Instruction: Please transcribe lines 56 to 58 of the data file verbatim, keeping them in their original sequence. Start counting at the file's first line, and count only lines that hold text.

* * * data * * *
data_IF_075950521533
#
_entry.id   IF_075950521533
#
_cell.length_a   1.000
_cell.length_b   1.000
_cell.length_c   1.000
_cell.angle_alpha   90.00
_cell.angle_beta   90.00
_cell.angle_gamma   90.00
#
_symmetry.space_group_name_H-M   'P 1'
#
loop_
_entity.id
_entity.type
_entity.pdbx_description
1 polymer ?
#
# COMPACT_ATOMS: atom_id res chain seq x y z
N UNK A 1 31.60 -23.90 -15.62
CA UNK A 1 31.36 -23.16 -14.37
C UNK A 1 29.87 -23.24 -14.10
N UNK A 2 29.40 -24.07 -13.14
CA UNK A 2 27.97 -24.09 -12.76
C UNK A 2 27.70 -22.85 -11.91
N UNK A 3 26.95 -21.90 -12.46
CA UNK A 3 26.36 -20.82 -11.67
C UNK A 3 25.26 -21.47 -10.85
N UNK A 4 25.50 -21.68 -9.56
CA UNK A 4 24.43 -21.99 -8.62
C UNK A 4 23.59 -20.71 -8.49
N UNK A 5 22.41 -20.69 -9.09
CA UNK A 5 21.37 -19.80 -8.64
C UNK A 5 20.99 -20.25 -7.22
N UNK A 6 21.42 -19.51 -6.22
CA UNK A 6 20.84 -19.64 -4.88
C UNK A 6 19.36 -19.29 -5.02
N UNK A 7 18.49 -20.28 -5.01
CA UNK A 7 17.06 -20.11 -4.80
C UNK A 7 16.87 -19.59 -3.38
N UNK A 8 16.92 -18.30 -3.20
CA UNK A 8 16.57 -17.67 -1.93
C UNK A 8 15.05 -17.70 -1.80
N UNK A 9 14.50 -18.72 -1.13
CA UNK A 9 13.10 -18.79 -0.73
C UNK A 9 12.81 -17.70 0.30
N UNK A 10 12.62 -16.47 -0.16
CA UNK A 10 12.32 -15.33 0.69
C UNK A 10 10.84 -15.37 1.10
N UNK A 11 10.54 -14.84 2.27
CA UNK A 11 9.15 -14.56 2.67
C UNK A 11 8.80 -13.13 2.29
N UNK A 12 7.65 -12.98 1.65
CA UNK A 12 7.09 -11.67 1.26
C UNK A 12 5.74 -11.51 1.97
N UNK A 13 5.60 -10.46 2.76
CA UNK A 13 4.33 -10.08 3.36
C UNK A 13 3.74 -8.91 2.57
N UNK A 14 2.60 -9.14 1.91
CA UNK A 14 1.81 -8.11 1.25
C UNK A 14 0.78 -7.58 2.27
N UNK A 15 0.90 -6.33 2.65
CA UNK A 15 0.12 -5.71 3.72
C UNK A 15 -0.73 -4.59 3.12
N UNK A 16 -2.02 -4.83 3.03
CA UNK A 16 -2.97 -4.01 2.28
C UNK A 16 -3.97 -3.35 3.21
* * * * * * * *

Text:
C UNK A 12 5.74 -11.51 1.97
N UNK A 13 5.60 -10.46 2.76
CA UNK A 13 4.33 -10.08 3.36